Continue Reading Federal Court of Appeal Confirms Scope of Competition Act Conspiracy Provisions

On August 2, 2022, amendments to the National Security Review of Investments Regulations will come into force, creating a voluntary filing mechanism for investors who do not currently have a filing obligation under the Investment Canada Act (the “Act”). These amendments will also extend the initial national security review period from 45 days to five years for all investments by non-Canadians who choose not to make a filing.

The federal government first proposed these amendments in the Canada Gazette on February 12, 2022. The amendments as posted in the Canadian Gazette on June 3, 2022 are unchanged from the February proposal, aside from the coming into force date.

Continue Reading Canada to Permit Voluntary Filings Under National Security Provisions of Its Investment Canada Act

On June 23, 2022, Bill C-19, also known as the Budget Implementation Act, 2022, No.1 (“BIA”), received royal assent. The BIA was tabled in Parliament on April 7, 2022 and included significant proposed amendments to the Competition Act (the “Act”).

Continue Reading Significant Amendments to Canada’s Competition Act Are Now Law: What You Need to Know

The Trudeau government’s plan for a quick and easy win on competition law reform owing to public pressure to tame the large digital platforms will result in significant changes to the Competition Act being pushed through with little to no scrutiny because there is not enough time to properly consult and debate the proposed reforms under the Budget Implementation Act (“BIA”) process.  While Justin Trudeau campaigned to control the use of omnibus budget bills, he continues their use even for significant amendments to economic framework legislation.  Continue Reading Rapid passage of Competition Act amendments through Budget Implementation Act process can cause more harm than good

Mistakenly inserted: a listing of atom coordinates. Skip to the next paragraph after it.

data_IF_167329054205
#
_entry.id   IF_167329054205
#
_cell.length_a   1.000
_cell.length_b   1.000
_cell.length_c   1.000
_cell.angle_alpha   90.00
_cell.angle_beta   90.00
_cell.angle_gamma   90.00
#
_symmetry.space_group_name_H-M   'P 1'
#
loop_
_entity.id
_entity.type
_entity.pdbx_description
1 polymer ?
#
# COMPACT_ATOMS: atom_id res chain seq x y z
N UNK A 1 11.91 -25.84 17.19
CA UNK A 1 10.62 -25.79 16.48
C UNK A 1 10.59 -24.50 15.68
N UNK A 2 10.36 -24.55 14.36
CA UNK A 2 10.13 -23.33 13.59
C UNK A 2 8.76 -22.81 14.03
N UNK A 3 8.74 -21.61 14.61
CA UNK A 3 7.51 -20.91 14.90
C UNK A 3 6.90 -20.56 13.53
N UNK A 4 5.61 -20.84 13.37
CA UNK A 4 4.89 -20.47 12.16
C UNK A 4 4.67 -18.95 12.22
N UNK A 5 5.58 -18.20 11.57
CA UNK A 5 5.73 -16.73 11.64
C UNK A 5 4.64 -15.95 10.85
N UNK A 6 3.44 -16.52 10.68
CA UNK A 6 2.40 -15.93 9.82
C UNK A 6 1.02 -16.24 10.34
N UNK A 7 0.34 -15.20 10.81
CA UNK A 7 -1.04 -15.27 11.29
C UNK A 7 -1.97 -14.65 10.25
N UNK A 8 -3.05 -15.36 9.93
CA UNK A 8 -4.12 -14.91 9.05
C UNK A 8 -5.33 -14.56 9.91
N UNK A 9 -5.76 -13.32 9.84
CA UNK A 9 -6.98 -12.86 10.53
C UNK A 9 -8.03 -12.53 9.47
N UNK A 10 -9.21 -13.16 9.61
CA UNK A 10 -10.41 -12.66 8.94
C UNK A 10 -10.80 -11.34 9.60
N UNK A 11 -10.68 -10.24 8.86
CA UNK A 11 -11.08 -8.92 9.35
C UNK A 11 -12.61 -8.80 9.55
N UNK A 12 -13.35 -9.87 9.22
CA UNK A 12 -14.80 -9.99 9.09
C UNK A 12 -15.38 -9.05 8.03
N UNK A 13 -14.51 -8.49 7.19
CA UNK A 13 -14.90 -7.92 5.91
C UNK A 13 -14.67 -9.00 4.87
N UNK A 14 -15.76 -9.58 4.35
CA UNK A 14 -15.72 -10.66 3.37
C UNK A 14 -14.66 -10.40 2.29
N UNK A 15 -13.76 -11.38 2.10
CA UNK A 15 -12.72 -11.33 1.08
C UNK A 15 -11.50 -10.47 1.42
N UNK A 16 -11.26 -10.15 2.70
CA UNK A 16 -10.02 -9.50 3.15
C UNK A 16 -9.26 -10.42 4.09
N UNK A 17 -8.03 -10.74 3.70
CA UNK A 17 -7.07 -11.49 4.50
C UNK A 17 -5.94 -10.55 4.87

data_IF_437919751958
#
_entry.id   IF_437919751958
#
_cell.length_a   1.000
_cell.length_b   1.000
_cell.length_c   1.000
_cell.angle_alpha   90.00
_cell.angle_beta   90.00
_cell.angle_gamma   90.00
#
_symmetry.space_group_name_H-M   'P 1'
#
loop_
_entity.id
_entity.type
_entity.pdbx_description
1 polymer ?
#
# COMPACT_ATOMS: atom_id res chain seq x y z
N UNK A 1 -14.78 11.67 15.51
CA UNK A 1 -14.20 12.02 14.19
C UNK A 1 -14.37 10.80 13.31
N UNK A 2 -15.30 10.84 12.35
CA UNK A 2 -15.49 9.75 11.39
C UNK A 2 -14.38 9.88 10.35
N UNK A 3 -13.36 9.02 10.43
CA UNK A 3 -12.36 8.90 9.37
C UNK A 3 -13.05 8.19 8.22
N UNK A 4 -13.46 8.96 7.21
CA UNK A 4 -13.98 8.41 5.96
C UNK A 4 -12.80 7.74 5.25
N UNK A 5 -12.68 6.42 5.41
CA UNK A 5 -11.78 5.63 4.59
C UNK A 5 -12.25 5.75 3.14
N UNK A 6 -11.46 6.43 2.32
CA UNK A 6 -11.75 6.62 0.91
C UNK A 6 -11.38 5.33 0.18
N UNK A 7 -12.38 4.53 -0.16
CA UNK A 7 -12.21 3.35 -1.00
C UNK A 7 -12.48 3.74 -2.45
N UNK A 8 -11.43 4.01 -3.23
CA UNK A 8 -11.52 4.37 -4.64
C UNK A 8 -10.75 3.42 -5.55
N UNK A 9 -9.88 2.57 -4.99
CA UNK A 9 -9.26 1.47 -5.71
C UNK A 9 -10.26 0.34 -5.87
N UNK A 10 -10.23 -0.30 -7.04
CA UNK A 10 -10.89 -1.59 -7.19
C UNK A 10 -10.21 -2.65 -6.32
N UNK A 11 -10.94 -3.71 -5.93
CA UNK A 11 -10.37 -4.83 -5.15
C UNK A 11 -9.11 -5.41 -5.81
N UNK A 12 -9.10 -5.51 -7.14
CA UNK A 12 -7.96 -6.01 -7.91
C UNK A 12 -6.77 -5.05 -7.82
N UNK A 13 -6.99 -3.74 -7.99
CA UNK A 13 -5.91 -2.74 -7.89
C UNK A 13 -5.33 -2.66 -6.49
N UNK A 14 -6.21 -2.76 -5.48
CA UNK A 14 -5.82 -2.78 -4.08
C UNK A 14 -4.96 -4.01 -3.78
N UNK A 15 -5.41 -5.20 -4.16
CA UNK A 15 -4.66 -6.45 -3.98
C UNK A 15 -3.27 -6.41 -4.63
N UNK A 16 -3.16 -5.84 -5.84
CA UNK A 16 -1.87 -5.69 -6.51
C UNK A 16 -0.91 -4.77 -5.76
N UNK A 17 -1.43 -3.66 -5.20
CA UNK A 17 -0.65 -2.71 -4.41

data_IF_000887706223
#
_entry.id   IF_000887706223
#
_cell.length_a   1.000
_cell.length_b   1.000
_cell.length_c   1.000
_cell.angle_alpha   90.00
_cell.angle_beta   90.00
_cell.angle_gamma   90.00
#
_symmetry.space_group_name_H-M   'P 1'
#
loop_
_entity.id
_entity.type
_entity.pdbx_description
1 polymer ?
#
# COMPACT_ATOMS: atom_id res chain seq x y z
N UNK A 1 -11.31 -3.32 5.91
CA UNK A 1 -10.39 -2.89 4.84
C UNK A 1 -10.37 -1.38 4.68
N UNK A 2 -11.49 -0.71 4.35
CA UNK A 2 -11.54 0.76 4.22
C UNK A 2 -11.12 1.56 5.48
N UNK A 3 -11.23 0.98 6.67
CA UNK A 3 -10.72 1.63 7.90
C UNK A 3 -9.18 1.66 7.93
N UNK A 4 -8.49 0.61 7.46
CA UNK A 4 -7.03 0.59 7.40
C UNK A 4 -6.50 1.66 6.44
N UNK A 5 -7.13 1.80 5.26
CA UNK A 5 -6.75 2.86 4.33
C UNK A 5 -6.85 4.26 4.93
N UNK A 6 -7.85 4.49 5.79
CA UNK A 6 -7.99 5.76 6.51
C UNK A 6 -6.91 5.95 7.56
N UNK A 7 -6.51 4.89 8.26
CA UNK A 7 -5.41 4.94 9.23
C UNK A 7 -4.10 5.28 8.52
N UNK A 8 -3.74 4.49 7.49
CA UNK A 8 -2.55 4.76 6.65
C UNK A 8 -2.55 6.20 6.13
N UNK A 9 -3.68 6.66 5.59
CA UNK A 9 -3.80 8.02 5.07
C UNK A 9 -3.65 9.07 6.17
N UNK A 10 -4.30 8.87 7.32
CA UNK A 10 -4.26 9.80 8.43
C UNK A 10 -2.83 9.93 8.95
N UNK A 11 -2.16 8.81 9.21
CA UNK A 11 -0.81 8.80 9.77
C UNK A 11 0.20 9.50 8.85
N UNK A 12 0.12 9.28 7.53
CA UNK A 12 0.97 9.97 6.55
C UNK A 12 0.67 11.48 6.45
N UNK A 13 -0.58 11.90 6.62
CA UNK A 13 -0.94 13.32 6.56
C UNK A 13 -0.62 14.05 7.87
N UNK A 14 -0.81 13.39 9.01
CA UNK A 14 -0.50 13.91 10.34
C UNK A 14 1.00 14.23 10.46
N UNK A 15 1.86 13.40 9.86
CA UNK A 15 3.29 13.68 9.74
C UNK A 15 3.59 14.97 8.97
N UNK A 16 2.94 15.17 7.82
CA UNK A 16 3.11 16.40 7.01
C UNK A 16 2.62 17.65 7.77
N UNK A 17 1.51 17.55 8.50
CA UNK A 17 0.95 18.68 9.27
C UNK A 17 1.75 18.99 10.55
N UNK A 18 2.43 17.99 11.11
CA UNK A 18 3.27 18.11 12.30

Recognizing the critical role of the Competition Act (the “Act”) in promoting dynamic and fair markets, Canada’s Minister of Innovation, Science and Industry, the Honourable François-Philippe Champagne, announced on February 7, 2022 that he would carefully evaluate potential ways to improve its operation. This included, among other things, adapting the law to today’s digital reality to better tackle emerging forms of harmful behaviour in the digital economy; tackling wage-fixing agreements; modernizing the penalty regime to ensure that it serves as a genuine deterrent against harmful business conduct; more clearly addressing drip pricing; increasing access to justice for those injured by harmful conduct; and fixing loopholes that allow for harmful conduct. During an interview with the Toronto Star, the Minister suggested that this was the first step in a “comprehensive” review of the Act.

Continue Reading Significant Amendments to Competition Act Coming Soon

Competition law generally classifies relationships between firms as vertical (supplier and customer) or horizontal (competitors or potential competitors). The nature of the relationship has important implications for how the law applies.

Continue Reading Navigating Competition Law Compliance in Dual Distribution Relationships – Recent Case Law and Lessons from Europe